Against all odds, against all known form, against an 84-year absence of an Irish medal in a men's sprint event at the European Championships, along came Thomas Barr.
What the 26-year-old Waterford athlete accomplished at the Berlin Olympic Stadium last night - winning bronze in the 400m hurdles in 48.31 - will be remembered long after his spikes have been thrown in the attic, long after his first major championships medal is mounted on the wall.
There have been bigger moments in Irish athletics, sure, but rarely had there been such a euphorically unexpected triumph, even if he happened to be beaten to the line by two athletes. Despite his form coming in being no better than mediocre, he conjured up a one-lap sprint that was akin to sporting sorcery.
"I really can't believe it," he said. "I knew it was going to take a 48-low to get near the medals, and it came together at just the right time."
Barr came into the race with a season's best of 48.99, and he was aware that even a repeat of that would land him towards the rear in a field worthy of an Olympic final.
Drawn in lane eight, he knew he had to go out hard, to speed like a scalded cat through the opening half-lap as world champion Karsten Warholm came bearing down on him from two lanes inside.
Off the last bend, Barr still had a metre to find on France's Ludvy Valiant, who held third behind Warholm and Olympic bronze medallist Yasmani Copello of Turkey.
After missing his rehearsed stride pattern between the last two barriers - taking 15 steps instead of the planned 14 - Barr had to reach for the last with the desperate yearning of a Cheltenham Gold Cup winner, knowing a big one was needed if he was to hoist himself into medal position.
"I don't analyse my competitors but I knew we were literally neck and neck coming up to hurdle eight and I was like, 'he's mine, he's not going to get this ahead of me.'"
In the end, he didn't, and over the final 50 metres Barr forged his way past the Frenchman, forced himself on to the podium - the first major championship medal of Barr's career, the first by an Irishman in a sprint event at the European Championships.
History in his pocket. His to keep, come what may.
Warholm took gold with a lightning-quick 47.64 and Copello the silver in 47.81, while Barr's 48.31 was the second fastest time of his career, behind only the 47.97 he ran to finish fourth in the Olympics.
Funny that, because in the minutes before his race Barr came out on the track displaying the child-like giddiness that hadn't been seen since he toed the line in Rio two years ago, waving to the clusters of Irish fans dotted around the vast stadium in Berlin.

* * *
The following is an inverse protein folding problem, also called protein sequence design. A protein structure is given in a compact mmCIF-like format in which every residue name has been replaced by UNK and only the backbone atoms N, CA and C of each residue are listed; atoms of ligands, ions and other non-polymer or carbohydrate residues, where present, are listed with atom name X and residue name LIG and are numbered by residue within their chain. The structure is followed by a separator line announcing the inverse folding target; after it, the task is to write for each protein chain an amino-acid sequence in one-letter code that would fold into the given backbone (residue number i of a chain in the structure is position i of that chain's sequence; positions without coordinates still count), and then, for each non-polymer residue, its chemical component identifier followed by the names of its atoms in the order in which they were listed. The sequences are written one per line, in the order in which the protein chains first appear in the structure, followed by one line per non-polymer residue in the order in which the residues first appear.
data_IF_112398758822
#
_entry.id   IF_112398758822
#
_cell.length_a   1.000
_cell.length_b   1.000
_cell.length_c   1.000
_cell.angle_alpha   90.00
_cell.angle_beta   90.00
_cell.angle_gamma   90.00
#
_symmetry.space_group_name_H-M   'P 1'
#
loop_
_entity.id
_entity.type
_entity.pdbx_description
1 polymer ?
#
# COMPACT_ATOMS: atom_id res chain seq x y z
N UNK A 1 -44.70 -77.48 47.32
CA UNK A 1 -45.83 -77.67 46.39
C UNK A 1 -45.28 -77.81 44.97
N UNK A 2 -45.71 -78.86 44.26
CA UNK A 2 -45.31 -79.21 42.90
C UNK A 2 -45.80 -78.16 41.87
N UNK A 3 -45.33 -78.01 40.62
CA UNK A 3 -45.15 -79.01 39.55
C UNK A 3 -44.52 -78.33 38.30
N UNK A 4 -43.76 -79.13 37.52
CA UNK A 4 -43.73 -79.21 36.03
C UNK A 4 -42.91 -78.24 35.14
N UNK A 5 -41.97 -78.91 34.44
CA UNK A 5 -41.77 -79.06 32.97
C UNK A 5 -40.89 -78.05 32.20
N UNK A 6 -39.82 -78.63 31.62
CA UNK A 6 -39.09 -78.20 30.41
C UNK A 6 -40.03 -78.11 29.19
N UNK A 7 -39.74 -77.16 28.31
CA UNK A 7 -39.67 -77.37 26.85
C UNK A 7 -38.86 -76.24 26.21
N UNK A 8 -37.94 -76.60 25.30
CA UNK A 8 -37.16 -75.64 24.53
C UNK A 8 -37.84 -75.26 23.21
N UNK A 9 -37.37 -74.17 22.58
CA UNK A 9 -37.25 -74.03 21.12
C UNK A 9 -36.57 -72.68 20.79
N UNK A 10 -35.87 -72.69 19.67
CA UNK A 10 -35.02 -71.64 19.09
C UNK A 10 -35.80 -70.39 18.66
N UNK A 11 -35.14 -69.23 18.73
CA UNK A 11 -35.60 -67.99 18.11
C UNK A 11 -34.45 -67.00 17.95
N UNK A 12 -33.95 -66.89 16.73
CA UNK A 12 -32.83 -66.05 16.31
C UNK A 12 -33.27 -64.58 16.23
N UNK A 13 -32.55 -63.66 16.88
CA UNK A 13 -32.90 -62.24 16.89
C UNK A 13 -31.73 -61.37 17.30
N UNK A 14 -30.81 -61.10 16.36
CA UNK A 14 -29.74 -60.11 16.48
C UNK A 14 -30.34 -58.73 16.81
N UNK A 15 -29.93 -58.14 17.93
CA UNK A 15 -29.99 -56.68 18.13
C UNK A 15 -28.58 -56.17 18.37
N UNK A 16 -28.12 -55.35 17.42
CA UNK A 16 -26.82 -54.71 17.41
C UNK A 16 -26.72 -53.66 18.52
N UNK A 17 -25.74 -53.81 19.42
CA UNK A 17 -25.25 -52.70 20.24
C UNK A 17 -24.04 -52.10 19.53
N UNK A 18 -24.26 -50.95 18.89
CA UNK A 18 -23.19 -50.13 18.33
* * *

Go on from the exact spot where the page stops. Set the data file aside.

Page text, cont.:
"As soon as I walked out it was just so reminiscent of Rio, there were Irish flags everywhere and I just felt really relaxed," he said. "The last time I felt that relaxed, that ready to go, that chomping-at-the-bit feeling was in Rio."
Barr was quick to pay tribute afterwards to coaches Hayley and Drew Harrison, who guide his career with such an expert hand at the University of Limerick, who had told him time and again that despite his ho-hum form this summer things would click when it counted.
"I always have faith in their programme, whether I'm injured or healthy they get me into the shape I've needed," he said.
"I'm just so thankful to all those who have helped make this happen."
If two dots make a trend, then the line between Rio and Berlin depicts Barr as a rare athlete in the annals of Irish athletics, one who will get on the line at a championships and instead of crumble in the presence of pressure, find themselves suddenly elevating to a new level.
"If I had to I'd pull out of every other race to be at my best for world (championships) or Olympics," he said. "I love that (pressure) and I live for the championships."
There were contrasting fortunes, however, for Leon Reid, who could only watch as his medal chance evaporated in the men's 200m final.
Drawn on the outside like Barr, Reid charged around the bend and turned for home in medal contention but had nothing left to give approaching the finish, fading to seventh in 20.37. The race was won by Turkey's Ramil Guliyev in 19.76.
"That just wasn't good enough," said the 23-year-old.
"I tried to hit the bend, and they must have just piggy-backed off me. I just couldn't get anything back on the straight. But with worlds next year, we're just going to continue grow as a team."
Today Ciara Mageean will get her championships under way in the heats of the women's 1,500m and the 2016 bronze medallist will have to be on alert to move on to Sunday's final, with only the top four set to automatically advance.
Irish in action
Phil Healy (200m heats) 10.39am (Irish time), semi-finals, 6.48pm*
Ciara Mageean (1,500m heats) 11.0am
Kerry O'Flaherty, Michelle Finn (3,000m steeplechase heats) 11.25am
Men's 4x400m heats, 12.15pm
Women's 4x400m heats, 12.40pm
*subject to qualification